For this round we are only at the second level of review, which is entirely within the Department of Immigration.

We copied this to the writer at The Guardian newspaper.  Amelia Hill, a senior writer with The Guardian, wrote an article about how UK Immigration is profiting from providing poor or false advice – sound familiar?

Our letter follows which was based on their initial reply to us in which they offered a partial refund.

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Our First Autumn Storm

Aileen: UK faces first named storm of season with Britain facing 75mph winds

Storm Aileen is set to batter parts of Britain overnight and risks damaging trees and buildings as fierce winds sweep across the nation.

An amber warning for wind has been issued for North Wales, England’s eastern coast and areas of the Midlands, which are likely to be worst affected, the Met Office said.

 Road, air and rail services are also expected to be disrupted and power cuts may occur, with less serious yellow warnings in place from Tuesday evening across the UK.
— the Evening Standard
Image is from The Telegraph

A Day Out in Brighton

Melita and Maria, two of my BCAA former work mates were vacationing in London.  They invited us to meet them for a day of sightseeing in Brighton.   Brighton is to the east of us, along the south coast.  Although the weather was rainy, blustery and cold we had a great visit.

With the inclement weather, it was a perfect day to visit the Royal Pavilion, the former seaside residence of King George IV.  Construction on this impressive but rather strange structure began in 1787.  Transformed into a military hospital in World War I, it is now owned and operated by the City of Brighton.


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UK Immigration – Response to our Complaint

We have been dealing with UK Immigration regarding misinformation we were given by them relative to our initial multiple entry visa.

They responded to our complaint stating they are ‘partially upholding’ it.

Reading the letter they seem to be evading accountability for the services they provide as they describe the proposed refund as a ‘good will gesture’.  They need to understand that sometimes it pays to actually be accountable and apologise.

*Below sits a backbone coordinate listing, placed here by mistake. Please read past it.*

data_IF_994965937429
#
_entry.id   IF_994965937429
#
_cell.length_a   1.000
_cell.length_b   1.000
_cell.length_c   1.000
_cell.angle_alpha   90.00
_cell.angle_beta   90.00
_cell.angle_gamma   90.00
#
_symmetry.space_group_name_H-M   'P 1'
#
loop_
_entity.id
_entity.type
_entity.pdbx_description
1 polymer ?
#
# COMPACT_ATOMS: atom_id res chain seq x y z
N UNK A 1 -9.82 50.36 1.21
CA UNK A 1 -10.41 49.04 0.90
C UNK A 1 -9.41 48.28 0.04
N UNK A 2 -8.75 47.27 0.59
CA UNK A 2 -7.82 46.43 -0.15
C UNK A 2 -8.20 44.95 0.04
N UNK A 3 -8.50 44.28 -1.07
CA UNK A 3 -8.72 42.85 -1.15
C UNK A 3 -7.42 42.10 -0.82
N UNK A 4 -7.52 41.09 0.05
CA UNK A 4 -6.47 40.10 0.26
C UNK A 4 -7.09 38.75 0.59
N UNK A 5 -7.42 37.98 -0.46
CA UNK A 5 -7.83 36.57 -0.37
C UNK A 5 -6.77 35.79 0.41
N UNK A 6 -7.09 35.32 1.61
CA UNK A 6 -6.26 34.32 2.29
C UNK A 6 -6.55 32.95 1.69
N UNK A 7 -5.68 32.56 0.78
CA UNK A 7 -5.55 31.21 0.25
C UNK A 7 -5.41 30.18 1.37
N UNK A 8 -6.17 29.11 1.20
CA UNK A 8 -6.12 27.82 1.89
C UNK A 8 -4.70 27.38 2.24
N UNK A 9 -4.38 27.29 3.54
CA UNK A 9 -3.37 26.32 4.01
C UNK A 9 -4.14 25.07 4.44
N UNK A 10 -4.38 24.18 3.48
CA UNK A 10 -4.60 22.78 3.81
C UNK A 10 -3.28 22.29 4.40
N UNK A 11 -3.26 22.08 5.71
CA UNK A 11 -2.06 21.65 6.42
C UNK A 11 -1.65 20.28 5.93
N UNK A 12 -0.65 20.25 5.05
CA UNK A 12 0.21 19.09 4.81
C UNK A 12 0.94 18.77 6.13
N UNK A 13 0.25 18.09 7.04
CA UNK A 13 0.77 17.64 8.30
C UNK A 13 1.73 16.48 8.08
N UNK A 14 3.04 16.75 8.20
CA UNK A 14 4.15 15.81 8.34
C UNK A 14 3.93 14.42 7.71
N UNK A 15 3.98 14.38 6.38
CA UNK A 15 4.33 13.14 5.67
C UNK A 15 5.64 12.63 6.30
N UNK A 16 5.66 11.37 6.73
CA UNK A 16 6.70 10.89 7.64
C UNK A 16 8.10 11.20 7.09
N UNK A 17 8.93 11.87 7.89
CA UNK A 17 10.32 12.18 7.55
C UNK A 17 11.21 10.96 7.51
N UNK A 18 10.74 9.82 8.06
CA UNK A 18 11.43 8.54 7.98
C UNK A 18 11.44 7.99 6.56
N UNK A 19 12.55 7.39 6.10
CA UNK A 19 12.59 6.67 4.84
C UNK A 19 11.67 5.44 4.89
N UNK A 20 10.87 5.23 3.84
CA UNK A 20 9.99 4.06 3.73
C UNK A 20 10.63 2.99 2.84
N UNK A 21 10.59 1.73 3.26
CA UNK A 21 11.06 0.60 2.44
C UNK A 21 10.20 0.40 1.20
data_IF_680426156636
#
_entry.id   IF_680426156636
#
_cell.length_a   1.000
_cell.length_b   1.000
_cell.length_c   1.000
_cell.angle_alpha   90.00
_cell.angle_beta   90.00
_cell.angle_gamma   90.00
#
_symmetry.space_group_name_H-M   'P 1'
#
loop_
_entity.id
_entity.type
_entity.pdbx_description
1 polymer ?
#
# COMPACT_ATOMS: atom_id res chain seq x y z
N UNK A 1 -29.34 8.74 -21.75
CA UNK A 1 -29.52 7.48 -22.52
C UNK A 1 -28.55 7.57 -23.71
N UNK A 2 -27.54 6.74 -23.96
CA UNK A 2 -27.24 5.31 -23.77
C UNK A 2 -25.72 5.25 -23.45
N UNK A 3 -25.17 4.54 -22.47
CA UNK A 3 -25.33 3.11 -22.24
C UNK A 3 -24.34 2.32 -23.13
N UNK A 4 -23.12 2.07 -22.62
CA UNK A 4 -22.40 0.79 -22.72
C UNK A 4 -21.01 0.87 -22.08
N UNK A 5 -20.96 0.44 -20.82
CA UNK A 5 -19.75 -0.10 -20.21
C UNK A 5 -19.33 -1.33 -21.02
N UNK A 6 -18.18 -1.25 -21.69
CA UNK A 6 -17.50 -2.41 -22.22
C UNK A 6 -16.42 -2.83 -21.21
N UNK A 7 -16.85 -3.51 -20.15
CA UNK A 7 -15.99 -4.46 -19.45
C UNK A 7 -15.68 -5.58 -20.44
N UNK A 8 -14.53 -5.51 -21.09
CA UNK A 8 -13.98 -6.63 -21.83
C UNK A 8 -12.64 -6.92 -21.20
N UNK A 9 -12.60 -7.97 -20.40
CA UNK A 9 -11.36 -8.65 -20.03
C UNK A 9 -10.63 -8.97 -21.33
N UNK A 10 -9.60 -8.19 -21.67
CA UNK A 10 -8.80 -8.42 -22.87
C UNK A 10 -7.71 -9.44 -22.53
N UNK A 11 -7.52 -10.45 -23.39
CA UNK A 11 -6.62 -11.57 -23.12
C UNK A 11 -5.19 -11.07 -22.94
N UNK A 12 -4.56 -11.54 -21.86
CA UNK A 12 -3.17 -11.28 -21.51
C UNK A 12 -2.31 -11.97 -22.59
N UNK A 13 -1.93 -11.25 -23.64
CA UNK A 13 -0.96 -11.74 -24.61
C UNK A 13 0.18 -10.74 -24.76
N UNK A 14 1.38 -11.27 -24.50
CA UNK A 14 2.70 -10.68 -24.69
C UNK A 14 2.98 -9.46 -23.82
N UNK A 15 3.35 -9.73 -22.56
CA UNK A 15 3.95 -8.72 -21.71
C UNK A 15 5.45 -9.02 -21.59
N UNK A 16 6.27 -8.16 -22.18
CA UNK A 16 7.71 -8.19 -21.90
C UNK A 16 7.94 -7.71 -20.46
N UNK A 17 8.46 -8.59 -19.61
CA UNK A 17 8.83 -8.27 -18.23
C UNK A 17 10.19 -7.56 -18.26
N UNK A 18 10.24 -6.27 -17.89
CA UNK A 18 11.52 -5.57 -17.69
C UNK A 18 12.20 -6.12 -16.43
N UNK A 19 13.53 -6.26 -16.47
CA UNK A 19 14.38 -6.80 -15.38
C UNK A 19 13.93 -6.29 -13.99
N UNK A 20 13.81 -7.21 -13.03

Well onward and upward we go.  We are requesting a review of their decision.  Based on my reading there is no independence at the next level so we are not expecting much from it.

However when they fail to take responsibility our next step after that is to appeal to the UK Ombudsperson – which may take a more objective view of their administration.

We are copying this complaint to The Guardian newspaper.  The newspaper recently had an extensive article [see previous posts] about how UK Immigration is making significant profits from their ‘premium service’.   [Note Treasury Board in Canada does not allow profit making by departments.  They can only recover costs.]

So off we go to the next level of review and The Guardian newspaper.

I will post the letter we send ‘appealing’ their decision.  Our deadline is September 30.

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Scotland – beautiful Scotland

The Royal Edinburgh Military Tattoo is held each year in August.  If you love bagpipe music as we do, you will love the tattoo.

As a lover of CBC Radio as it used to be, the music of the Tattoo brought back fond memories.  In the 1970s each Saturday morning I would look forward to Max Ferguson and his cohort Allan McFee lighting up the airwaves with their idiosyncratic humour and music of the British Isles.  From the pet mouse that inhabited the studio, to warming his dinner by sitting it in front of the microwave transmitter, he had a program like no other.

The first video is a collection of excerpts from the Tattoo.  We were more than fortunate to have seats that could not have been better, front row, centre.

We included a slow dark piece played by – no doubt – a distant relative John Mitchell.

The banner for this posting is a combination of the MacDonald & Mitchell tartan.  MacDonald [the one with red] is the ninth most common surname in Scotland, Mitchell is the fifteenth.

This was a one day trip to Edinburgh specifically for the Tattoo.  We return to Scotland for a more extended visit in mid September when we will spend a week on the Isle of Skye, ancestral home of the MacDonalds.